64. Without minimising the difficulties which are bound to present themselves when appropriate law or Rules to meet conceivable situations which may arise and have arisen, have not been framed, we think that certain well established and widely known Rules of natural iustice must be observed to meet the needs of fair play and justice. And. of course, the decision taken on matters which have to be decided quasi-judically have to be free from errors apparent on the face of the record or patent unreasonableness. We may also observe that the procedural Rules to be observed are not uniform in all cases. In cases, such as the one before us, it is enough if the Rule laid down in Local Govt. Board v. Arlidge. (1915 AC 120), is observed. This means that a personal hearing need not be given to the party affected, but at least a right of representation in writing against objections to a claim, of which the claimant must be apprised, must be given in such cases. In that case Viscount Haldane, L. C. observed:--
'I agree with the view expressed in an analogous case by my noble and learned friend Lord Loreburn. In Board of Education v. Rice. 1911 AC 179. he laid down that, in disposing of a question which was the subject of an appeal to it, the Board of Education was under a duty to act in good faith, and to listen fairly to both sides, inasmuch as that was a duty which lay on every one who decided anything. But he went on to say that he did not think it was bound to treat such a question as though it were a trial. The Board had no power to administer an oath, and need not examine witnesses. It could, he thought, obtain information in any way it thought best, always giving a fair opportunity to those who were parties in the controversy to correct or contradict any relevant statement prejudicial to their view. If the Board failed in this duty, its order might be the subject of certiorari and it must itself be the subject of mandamus.'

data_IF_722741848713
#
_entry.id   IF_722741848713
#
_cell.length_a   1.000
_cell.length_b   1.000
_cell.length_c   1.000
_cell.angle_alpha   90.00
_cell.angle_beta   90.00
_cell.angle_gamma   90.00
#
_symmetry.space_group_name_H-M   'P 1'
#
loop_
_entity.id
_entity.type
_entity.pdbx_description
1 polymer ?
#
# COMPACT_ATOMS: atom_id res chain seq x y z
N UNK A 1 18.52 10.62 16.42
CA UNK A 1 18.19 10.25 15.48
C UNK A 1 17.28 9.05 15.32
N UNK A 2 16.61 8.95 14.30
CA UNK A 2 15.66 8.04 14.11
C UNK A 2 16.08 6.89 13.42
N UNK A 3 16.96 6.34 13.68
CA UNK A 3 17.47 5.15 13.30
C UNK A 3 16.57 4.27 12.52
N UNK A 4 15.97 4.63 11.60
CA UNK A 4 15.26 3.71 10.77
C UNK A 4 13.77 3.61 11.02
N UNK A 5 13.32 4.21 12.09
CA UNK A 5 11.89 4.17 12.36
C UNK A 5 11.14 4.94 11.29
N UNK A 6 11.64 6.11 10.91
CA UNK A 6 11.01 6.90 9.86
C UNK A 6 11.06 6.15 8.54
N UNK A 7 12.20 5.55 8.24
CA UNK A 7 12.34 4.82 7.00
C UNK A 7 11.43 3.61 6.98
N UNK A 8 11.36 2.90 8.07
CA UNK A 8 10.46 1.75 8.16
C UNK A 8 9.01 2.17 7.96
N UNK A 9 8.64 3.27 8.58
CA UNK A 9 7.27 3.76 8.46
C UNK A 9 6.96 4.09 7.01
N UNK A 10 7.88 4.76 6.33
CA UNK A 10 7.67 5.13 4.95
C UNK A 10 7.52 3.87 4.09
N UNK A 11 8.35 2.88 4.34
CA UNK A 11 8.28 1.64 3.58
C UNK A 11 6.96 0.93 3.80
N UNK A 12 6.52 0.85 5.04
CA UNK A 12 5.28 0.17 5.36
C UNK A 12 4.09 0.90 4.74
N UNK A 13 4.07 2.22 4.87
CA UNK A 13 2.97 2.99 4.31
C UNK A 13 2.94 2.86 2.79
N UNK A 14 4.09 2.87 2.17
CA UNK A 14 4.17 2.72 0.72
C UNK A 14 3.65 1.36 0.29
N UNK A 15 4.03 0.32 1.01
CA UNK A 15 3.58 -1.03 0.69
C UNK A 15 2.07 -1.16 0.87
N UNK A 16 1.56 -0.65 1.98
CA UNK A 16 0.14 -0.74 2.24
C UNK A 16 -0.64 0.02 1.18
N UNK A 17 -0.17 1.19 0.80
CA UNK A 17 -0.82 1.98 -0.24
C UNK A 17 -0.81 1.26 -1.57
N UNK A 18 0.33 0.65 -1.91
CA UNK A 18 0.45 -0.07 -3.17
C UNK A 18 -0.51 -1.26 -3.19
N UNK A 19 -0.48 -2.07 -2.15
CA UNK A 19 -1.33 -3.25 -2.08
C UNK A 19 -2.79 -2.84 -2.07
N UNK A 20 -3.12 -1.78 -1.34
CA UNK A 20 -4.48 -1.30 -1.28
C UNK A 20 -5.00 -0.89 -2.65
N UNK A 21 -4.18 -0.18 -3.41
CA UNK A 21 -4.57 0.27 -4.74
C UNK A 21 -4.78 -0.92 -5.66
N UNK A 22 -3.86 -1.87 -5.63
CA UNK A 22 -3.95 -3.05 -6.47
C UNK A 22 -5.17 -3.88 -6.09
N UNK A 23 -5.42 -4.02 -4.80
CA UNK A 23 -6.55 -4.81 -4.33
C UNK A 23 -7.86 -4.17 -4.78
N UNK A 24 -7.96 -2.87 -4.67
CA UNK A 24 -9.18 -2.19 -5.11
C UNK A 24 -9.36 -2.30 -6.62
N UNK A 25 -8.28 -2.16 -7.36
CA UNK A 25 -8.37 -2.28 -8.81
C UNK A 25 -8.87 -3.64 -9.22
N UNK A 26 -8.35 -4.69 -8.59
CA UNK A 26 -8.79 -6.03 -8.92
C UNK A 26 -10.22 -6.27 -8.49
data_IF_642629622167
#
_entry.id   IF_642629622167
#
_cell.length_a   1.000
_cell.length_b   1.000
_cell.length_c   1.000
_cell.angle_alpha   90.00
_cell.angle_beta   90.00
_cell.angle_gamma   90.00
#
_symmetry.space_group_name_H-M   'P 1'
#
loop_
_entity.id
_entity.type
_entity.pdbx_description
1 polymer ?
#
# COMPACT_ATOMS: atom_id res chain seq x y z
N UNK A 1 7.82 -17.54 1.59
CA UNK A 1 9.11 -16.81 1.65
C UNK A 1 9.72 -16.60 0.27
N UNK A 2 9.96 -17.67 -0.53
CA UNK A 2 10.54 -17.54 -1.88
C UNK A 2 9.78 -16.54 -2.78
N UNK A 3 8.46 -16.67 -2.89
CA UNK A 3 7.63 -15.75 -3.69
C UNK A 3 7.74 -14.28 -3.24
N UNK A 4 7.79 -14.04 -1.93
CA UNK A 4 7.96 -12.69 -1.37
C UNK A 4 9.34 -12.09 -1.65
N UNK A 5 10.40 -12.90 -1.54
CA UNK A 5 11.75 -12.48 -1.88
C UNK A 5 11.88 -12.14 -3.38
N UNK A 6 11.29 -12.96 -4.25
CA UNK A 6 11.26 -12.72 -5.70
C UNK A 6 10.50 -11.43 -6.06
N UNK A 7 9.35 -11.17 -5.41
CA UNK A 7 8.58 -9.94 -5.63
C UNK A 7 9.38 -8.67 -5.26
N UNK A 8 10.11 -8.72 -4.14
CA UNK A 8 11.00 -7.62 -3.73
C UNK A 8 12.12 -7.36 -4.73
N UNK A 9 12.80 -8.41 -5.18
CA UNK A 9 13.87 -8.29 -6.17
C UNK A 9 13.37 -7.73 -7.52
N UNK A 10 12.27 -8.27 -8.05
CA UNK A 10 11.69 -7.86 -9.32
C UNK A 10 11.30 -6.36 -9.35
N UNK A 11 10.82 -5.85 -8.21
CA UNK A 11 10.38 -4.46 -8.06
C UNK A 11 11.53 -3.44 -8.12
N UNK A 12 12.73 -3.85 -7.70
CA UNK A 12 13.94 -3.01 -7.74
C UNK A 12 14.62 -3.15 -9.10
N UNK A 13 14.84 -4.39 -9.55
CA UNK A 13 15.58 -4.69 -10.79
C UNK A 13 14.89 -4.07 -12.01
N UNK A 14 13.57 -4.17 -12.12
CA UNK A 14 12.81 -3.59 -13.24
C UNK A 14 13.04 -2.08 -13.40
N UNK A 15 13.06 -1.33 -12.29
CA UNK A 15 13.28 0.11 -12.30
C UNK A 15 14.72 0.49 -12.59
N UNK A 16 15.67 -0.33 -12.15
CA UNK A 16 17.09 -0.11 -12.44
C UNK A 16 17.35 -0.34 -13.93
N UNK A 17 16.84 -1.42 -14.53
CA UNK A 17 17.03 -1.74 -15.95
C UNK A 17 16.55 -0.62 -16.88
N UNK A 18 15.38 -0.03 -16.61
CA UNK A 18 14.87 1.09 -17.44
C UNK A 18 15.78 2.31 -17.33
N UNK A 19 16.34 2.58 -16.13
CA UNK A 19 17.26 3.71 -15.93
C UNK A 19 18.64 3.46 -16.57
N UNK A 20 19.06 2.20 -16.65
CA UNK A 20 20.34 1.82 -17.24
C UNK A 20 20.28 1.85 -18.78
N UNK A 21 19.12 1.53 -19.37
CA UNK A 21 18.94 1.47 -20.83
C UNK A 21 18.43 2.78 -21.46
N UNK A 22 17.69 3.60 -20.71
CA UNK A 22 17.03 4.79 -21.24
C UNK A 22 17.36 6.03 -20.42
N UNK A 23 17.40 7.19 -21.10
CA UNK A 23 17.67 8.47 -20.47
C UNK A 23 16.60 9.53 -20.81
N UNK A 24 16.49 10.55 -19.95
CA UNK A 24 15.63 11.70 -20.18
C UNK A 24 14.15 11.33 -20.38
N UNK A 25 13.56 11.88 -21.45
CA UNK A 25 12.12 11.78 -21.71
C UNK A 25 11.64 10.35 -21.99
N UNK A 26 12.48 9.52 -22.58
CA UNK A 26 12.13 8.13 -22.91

65. We will now consider the validity of the test of a bona fide Himachali introduced into the Rules by the purported amendment which is said to bar the admission of the petitioners into the college unless they were to fall in the newly created head (g) for children of the Central Government employees posted in Himachal Pradesh. This test appears to have been in existence even before it was attempted to be inserted in the Rules in the form of a note, which turns out, upon an examination, to be nothing less than an exposition of the meaning of the first of the four categories of eligibility, that is to say, that of permanent residents of Himachal Pradesh as set out in the prospectus originally which is still there. This note looks more like a judgment than a definition. It seeks to interpret without amending a category which is already there. This unusual mode of what appears to us to be an attempt to amend the first category seems to have been adopted only in order to give a retrospective effect to a new purported definition. Interpretation, however, is clearly a judicial function. In the instant case the interpretation is not given even in language which could make the meaning of the note clear to us.